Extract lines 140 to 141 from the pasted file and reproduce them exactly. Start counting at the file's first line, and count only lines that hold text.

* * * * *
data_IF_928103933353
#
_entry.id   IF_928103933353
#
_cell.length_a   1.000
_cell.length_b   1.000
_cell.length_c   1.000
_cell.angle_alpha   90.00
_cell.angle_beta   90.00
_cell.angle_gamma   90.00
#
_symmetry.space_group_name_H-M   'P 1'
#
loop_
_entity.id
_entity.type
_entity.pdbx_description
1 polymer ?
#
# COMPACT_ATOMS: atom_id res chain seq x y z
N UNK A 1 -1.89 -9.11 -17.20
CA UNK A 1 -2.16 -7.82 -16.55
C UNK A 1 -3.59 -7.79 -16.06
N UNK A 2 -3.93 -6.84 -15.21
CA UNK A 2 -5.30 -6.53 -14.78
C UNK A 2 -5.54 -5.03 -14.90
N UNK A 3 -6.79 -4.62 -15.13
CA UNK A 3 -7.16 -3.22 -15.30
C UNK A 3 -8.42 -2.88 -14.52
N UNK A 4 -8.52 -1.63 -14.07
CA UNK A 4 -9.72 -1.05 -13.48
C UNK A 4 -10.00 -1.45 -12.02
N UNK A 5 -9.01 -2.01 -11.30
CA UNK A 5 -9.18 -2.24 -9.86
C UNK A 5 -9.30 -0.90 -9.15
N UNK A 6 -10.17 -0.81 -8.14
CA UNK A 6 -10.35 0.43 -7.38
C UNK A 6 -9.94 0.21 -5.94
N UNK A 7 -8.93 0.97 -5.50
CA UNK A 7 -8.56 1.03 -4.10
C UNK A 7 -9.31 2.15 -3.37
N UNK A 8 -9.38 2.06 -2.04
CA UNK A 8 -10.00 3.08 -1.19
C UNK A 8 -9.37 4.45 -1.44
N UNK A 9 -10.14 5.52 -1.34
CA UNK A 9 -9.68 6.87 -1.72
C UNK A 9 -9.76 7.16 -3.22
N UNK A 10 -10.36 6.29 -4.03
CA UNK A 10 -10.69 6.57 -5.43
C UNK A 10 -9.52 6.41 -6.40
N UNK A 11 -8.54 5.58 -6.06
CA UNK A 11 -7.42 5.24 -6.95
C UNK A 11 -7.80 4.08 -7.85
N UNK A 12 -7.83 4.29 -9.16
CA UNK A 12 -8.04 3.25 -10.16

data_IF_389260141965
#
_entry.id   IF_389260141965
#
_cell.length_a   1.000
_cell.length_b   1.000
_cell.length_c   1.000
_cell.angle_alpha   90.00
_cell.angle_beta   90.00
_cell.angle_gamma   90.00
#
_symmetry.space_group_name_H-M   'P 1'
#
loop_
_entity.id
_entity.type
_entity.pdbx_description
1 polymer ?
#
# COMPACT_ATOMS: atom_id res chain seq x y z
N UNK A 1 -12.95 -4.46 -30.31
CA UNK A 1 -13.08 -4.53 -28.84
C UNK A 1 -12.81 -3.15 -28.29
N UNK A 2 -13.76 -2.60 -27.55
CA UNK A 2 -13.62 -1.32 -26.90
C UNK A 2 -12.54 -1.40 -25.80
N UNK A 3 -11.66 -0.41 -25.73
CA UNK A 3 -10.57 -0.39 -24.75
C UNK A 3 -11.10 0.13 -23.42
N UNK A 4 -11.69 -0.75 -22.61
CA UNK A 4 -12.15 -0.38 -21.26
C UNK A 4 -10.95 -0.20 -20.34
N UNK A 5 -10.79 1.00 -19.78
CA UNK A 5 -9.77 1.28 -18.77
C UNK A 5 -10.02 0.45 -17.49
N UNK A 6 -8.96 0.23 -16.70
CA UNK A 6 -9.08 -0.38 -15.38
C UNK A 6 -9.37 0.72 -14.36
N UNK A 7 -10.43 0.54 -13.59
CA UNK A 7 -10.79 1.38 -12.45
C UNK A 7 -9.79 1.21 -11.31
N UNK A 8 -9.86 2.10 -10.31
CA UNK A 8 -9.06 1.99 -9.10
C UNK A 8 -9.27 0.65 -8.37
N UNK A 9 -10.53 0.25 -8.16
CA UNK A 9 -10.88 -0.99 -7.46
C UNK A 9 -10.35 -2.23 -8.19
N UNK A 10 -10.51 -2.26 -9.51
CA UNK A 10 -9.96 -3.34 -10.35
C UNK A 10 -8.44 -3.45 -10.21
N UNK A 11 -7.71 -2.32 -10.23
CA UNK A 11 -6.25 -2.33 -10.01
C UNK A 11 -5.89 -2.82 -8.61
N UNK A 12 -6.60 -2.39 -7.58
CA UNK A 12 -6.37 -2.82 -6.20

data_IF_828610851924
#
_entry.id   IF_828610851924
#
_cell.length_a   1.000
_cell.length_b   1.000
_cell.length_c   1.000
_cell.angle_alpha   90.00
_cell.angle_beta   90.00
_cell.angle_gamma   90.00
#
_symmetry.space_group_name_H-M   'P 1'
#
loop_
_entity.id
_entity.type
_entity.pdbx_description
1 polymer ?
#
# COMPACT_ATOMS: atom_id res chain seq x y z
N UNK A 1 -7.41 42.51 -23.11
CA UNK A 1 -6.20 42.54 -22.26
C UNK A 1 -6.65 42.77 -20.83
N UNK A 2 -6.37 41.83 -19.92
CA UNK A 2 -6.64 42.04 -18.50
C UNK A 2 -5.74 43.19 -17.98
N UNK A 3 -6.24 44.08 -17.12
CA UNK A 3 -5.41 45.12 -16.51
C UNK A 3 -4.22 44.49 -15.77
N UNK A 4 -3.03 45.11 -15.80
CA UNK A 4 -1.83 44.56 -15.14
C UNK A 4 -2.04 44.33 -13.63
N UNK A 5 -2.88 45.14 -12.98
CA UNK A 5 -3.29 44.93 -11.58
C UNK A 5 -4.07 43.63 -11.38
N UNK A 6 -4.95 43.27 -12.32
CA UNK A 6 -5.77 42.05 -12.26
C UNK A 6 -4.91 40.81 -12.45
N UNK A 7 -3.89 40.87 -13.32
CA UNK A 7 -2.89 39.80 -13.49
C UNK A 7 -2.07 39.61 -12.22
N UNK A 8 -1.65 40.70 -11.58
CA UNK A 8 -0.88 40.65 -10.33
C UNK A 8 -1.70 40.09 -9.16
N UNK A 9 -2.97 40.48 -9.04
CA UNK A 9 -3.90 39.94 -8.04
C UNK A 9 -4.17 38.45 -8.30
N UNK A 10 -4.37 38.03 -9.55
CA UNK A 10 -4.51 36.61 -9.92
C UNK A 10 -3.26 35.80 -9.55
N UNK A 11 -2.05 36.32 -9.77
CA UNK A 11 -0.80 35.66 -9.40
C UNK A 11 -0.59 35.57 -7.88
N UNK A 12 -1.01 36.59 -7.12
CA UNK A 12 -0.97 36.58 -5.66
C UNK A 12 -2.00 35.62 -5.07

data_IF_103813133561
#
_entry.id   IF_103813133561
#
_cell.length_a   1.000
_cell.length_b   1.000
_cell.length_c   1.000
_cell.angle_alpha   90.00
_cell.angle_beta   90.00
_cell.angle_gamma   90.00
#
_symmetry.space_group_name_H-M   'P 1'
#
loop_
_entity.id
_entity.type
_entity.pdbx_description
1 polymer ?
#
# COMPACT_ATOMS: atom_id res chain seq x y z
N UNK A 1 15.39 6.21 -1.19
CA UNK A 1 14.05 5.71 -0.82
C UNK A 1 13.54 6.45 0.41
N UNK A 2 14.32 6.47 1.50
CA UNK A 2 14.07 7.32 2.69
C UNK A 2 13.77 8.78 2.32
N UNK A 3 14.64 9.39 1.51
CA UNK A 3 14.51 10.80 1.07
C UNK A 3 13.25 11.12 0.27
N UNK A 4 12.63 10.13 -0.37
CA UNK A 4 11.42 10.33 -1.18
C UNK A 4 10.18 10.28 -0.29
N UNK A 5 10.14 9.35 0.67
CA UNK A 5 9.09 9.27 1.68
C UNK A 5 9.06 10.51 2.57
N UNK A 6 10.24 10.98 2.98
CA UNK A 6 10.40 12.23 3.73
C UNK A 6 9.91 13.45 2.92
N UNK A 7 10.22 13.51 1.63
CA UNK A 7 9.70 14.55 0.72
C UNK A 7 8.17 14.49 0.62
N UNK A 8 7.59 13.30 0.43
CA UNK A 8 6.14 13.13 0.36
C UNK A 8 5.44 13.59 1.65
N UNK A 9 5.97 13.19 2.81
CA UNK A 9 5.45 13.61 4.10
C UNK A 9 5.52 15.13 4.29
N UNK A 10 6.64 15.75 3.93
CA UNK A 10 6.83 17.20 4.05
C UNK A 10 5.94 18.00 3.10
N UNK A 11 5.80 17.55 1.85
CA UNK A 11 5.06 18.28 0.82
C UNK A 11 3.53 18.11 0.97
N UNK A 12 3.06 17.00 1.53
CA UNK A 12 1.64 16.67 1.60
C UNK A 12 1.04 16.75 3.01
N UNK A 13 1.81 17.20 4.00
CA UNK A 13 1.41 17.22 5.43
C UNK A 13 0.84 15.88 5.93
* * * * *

N UNK A 4 -3.03 45.11 -15.80
CA UNK A 4 -1.83 44.56 -15.14